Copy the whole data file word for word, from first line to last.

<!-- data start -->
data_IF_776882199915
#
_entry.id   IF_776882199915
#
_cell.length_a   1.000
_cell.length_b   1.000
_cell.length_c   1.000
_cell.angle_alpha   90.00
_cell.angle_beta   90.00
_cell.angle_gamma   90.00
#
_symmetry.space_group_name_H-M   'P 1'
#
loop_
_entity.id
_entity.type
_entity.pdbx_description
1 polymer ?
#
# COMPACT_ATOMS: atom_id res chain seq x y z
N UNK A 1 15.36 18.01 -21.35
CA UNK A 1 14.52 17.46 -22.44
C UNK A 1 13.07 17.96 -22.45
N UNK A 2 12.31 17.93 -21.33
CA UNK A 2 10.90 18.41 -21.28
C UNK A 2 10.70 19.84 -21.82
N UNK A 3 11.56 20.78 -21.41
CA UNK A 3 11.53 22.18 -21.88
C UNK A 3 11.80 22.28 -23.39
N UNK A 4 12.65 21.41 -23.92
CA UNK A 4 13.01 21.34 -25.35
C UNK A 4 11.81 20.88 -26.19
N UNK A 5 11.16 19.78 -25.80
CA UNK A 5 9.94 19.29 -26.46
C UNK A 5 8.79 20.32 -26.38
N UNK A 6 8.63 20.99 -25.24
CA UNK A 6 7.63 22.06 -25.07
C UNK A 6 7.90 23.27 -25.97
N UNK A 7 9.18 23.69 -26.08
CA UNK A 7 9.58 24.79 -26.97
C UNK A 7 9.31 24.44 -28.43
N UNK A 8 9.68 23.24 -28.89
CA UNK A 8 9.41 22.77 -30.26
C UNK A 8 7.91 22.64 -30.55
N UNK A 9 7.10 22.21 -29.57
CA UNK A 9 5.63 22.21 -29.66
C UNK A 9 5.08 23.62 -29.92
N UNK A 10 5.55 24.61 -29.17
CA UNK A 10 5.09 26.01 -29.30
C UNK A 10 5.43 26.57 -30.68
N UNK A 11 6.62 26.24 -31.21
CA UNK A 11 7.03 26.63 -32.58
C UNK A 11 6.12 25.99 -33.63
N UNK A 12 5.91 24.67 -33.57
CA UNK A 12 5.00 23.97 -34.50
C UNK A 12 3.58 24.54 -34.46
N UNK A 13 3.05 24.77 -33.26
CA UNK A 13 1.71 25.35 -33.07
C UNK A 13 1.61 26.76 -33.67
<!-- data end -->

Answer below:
data_IF_776882199915
#
_entry.id   IF_776882199915
#
_cell.length_a   1.000
_cell.length_b   1.000
_cell.length_c   1.000
_cell.angle_alpha   90.00
_cell.angle_beta   90.00
_cell.angle_gamma   90.00
#
_symmetry.space_group_name_H-M   'P 1'
#
loop_
_entity.id
_entity.type
_entity.pdbx_description
1 polymer ?
#
# COMPACT_ATOMS: atom_id res chain seq x y z
N UNK A 1 15.36 18.01 -21.35
CA UNK A 1 14.52 17.46 -22.44
C UNK A 1 13.07 17.96 -22.45
N UNK A 2 12.31 17.93 -21.33
CA UNK A 2 10.90 18.41 -21.28
C UNK A 2 10.70 19.84 -21.82
N UNK A 3 11.56 20.78 -21.41
CA UNK A 3 11.53 22.18 -21.88
C UNK A 3 11.80 22.28 -23.39
N UNK A 4 12.65 21.41 -23.92
CA UNK A 4 13.01 21.34 -25.35
C UNK A 4 11.81 20.88 -26.19
N UNK A 5 11.16 19.78 -25.80
CA UNK A 5 9.94 19.29 -26.46
C UNK A 5 8.79 20.32 -26.38
N UNK A 6 8.63 20.99 -25.24
CA UNK A 6 7.63 22.06 -25.07
C UNK A 6 7.90 23.27 -25.97
N UNK A 7 9.18 23.69 -26.08
CA UNK A 7 9.58 24.79 -26.97
C UNK A 7 9.31 24.44 -28.43
N UNK A 8 9.68 23.24 -28.89
CA UNK A 8 9.41 22.77 -30.26
C UNK A 8 7.91 22.64 -30.55
N UNK A 9 7.10 22.21 -29.57
CA UNK A 9 5.63 22.21 -29.66
C UNK A 9 5.08 23.62 -29.92
N UNK A 10 5.55 24.61 -29.17
CA UNK A 10 5.09 26.01 -29.30
C UNK A 10 5.43 26.57 -30.68
N UNK A 11 6.62 26.24 -31.21
CA UNK A 11 7.03 26.63 -32.58
C UNK A 11 6.12 25.99 -33.63
N UNK A 12 5.91 24.67 -33.57
CA UNK A 12 5.00 23.97 -34.50
C UNK A 12 3.58 24.54 -34.46
N UNK A 13 3.05 24.77 -33.26
CA UNK A 13 1.71 25.35 -33.07
C UNK A 13 1.61 26.76 -33.67